State of the City is good Mayor Crosswhite tells Chamber awards’ crowd
Published:  March 08, 2017

The State of the City is good Mayor Jenny Crosswhite told the crowd at the annual Celebrate Santa Paula Chamber of Commerce dinner honoring an array of citizens and businesses.

New Chamber Board Chair Marilyn Appleby also thanked Zahid Shah, who served two terms leading the business-centric chamber for his past leadership.

Held March 1 at the Community Center, the awards dinner also featured honors given to Citizen of the Year Harold Edwards, Sam Edwards Lifetime Achievement Award winners Dianne and Dudley Davis, Community Service Award recipients Elvia Hernandez and Carlos Juarez, Non-Profit of the Year Blanchard Community Library, Business Beautification Award — Santa Paula Orthodontics Jared T. Lee, DDS MS, Small Business of the Year Red Hot Foods/Santa Paula Salas Co. Burma and Butch Baselice and Large Business of the Year Bank of the Sierra. 

During Crosswhite’s unique address she urged Santa Paulans to work together for a better city and a brighter future. She skipped the usual slideshow and rather made sure a detailed hardcopy update on city doings was distributed to the guests.

She noted the “official groundbreaking” of Harvest at Limoneira is “coming soon” and reminded the crowd that the new development won’t only have housing. Jobs, said Crosswhite, will be provided through commercial and light industry that will be built in East Area 2 across Highway 126 from the Harvest, and elsewhere in Santa Paula.

“Thank you for all coming out tonight, I want to thank my colleagues, staff, chamber, nonprofits and community leaders who came out to celebrate with us what is great and good and wonderful in Santa Paula.”

Crosswhite said in spite of potholes that plaque the streets and the rain that delayed repair work.

“Look around the room, look at the people surrounding you.” Santa Paula is, “as John Procter said,” interpreting the SP on South Mountain, “a special place for special people. We’ve seen this time and time again,” with the reopening of the Rotary Club Pumpkin Patch and the closing concerts of the Ojai Music Festival in the Downtown that “cut across town and across cultures,” with the music and the crowd from all over that mingled spontaneously with all they met.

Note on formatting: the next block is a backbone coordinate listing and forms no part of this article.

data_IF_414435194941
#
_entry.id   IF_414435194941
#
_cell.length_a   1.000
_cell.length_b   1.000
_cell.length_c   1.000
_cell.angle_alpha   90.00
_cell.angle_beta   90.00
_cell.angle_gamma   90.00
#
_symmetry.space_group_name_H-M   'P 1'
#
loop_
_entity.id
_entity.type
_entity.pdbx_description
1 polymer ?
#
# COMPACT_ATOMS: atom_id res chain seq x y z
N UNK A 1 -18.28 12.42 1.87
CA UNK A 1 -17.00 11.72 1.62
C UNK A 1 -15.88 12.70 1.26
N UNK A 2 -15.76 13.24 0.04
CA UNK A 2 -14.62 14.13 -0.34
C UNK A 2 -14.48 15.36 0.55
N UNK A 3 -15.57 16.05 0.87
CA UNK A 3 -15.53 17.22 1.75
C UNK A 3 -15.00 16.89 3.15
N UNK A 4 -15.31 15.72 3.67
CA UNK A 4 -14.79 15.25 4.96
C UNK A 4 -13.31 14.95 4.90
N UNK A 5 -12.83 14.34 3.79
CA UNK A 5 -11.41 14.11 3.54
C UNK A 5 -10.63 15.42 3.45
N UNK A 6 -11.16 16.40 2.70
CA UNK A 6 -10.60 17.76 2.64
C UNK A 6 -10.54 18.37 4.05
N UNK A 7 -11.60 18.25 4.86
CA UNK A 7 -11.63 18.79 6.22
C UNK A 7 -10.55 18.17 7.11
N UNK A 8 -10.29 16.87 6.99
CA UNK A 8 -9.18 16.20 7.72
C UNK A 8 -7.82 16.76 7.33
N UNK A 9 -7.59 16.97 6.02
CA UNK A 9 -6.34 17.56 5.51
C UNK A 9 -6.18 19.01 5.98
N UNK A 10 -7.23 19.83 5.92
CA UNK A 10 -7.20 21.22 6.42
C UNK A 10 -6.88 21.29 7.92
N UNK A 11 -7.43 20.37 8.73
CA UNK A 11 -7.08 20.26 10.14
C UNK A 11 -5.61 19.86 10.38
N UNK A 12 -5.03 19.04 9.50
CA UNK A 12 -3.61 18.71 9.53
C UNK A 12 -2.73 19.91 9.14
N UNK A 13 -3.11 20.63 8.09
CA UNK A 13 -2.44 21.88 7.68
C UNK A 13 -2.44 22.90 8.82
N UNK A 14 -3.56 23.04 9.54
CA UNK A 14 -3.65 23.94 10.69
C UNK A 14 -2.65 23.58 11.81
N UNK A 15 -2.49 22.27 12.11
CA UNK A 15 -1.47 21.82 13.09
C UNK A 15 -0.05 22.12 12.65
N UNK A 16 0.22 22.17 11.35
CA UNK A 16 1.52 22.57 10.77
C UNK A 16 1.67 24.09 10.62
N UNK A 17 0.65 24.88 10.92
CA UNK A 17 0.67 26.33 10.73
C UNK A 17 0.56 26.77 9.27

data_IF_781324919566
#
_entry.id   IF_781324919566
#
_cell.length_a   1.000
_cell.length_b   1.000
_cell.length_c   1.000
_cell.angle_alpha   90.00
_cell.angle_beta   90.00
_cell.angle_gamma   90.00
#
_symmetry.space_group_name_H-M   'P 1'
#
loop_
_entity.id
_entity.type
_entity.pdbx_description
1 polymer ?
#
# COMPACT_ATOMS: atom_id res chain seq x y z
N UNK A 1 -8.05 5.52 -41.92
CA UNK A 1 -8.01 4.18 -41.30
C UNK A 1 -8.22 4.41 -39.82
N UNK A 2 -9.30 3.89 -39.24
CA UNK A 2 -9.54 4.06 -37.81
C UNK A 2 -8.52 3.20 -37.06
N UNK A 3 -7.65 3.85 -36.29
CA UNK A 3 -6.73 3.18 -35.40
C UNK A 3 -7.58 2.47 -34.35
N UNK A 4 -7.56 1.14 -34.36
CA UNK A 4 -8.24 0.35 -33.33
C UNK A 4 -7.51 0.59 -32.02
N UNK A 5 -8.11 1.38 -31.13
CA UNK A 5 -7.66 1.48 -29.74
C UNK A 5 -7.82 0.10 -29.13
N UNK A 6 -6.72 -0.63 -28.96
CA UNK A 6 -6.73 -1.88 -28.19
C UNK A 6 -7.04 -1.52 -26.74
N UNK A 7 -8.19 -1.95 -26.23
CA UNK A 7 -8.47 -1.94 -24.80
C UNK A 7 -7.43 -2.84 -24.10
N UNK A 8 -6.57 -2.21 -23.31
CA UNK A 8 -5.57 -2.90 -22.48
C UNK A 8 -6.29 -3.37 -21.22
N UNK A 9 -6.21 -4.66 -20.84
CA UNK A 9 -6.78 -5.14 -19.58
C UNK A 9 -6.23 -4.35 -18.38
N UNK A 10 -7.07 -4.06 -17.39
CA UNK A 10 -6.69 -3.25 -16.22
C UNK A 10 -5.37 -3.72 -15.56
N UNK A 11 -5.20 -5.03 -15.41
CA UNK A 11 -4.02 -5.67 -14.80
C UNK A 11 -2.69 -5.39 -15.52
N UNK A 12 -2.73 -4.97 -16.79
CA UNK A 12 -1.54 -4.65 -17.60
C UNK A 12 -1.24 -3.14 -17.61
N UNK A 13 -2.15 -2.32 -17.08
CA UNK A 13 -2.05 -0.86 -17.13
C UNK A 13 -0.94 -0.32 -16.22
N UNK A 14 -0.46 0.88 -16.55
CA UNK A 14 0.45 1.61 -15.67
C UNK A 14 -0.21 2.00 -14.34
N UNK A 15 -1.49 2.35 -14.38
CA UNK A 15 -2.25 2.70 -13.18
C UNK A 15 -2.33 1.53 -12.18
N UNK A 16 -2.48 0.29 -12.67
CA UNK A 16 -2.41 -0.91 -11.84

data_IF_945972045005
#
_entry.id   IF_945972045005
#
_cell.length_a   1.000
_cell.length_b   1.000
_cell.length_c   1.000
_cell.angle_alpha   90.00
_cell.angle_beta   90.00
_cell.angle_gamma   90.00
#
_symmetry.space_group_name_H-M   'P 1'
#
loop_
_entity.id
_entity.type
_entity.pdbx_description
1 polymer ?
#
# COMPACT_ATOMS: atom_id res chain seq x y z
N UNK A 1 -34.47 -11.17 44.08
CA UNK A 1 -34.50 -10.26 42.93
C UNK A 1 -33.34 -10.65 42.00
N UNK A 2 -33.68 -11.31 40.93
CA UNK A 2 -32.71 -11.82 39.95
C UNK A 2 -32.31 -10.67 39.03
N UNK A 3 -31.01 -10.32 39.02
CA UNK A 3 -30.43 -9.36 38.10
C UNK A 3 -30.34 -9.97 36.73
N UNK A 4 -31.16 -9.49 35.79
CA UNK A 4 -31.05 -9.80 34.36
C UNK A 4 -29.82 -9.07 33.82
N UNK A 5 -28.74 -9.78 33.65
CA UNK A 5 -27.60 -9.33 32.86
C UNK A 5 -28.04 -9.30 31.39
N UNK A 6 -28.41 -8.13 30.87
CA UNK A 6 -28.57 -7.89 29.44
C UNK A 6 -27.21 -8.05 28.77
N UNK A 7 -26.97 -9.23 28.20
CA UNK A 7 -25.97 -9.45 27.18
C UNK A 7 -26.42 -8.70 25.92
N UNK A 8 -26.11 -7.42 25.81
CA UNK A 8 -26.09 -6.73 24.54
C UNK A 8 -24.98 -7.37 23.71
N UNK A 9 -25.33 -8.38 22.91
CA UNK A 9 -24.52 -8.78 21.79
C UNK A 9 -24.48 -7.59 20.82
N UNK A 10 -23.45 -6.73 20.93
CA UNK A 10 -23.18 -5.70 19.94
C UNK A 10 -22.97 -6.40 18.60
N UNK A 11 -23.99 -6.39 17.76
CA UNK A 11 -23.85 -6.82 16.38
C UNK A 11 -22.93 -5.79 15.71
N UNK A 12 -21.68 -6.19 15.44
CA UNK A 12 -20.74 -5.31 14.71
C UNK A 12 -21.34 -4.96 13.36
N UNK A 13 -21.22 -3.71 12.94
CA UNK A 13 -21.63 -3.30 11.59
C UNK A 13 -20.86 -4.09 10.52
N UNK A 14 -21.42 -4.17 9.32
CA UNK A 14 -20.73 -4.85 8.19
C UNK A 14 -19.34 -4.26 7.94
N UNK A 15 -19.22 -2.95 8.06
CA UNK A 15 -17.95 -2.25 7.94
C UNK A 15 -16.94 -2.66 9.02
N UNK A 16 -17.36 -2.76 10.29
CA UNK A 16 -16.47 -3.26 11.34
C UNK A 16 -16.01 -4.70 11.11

Santa Paula, said Crosswhite, “Is a hardworking place where parents get up at the crack of dawn and pick so they can make a better life for their children,” a place where professionals, single parents, teachers, doctors, lawyers and others live.

“They’re all coming together to make Santa Paula the best place it can be. Yes, there are a lot of things that need to be done,” but overall “We are an amazing community. It takes every single person in this community,” no matter the language, no matter the culture, “coming together” to better the city that is not without challenges.

But, she added, Santa Paulans working together are tackling those challenges and turning them around.

“Our crime rate is the lowest it has been for five years,” resulting from stronger policing and a community effort to help stop crime and arrest lawbreakers.

Some, she noted, “say change is not a good thing. The thing is it’s going to happen, we can do nothing and things will still change. And doing nothing leaves us stagnant. 

“The challenge is coming together and talking which, these days, seems to be more difficult about where we are going to go” and how we will get there, “in ways that help bring everyone in Santa Paula together so everyone can have a better life.”

Crosswhite, who was selected Mayor at the start of the second year of her first council term, continued to urge participation.

“We’re all part of this community and it will take all of us to choose how we move forward, to become the great community we are to be. 

“I did not grow up here like many, but I chose Santa Paula because it truly is a special place, still a place where people watch out for each other. 

“We need to continue to be a town where we help to create jobs, where we make those connections again,” to move the community forward.

Crosswhite said “It’s going to take all of us to make sure our children are educated, there are good jobs and there is housing.”

Mentoring a child can have a lifelong impact: “That makes such a huge difference, I have heard so many stories how one child’s life was changed when one person said ‘you are important’ and took time to spend with them,” and encourage them.   

Opportunities for change, she noted, abound: “Maybe you will start a new event. Maybe you’ll meet someone you haven’t met before. But we have to work together, that is how we will make Santa Paula the place it was called to be, the place it was created to be. We are going to continue to be a special place but it is going to take all of use, each and everyone.

“As we go forward,” Crosswhite concluded, “think about what your role is, how can you help your community, those you encounter on a daily basis so we can continue to thrive here in Santa Paula.”

Crosswhite received rousing applause for her comments.

In other chamber business new Board President Marilyn Appleby of Anderson Kulwiec Appleby Architects, gave a plaque to immediate Past President Zahid Shah.

“I would like to thank Zahid on behalf of the whole chamber for his years of service to the board,” noted Appleby.

Emcee John Chamberlain said Shah was a self-made man who came to America from Pakistan and because highly successful.

In addition, said Chamberlain, “Zahid has been a great source for the chamber” and moved the organization forward. 

“It takes a team to create success,” and said Shah, “Nobody can do it alone, all must work as a team for the community.”

Site Search

Tel: 805 525-6048


Call 805 525 1890 to receive the entire paper early. $50.00 for one year.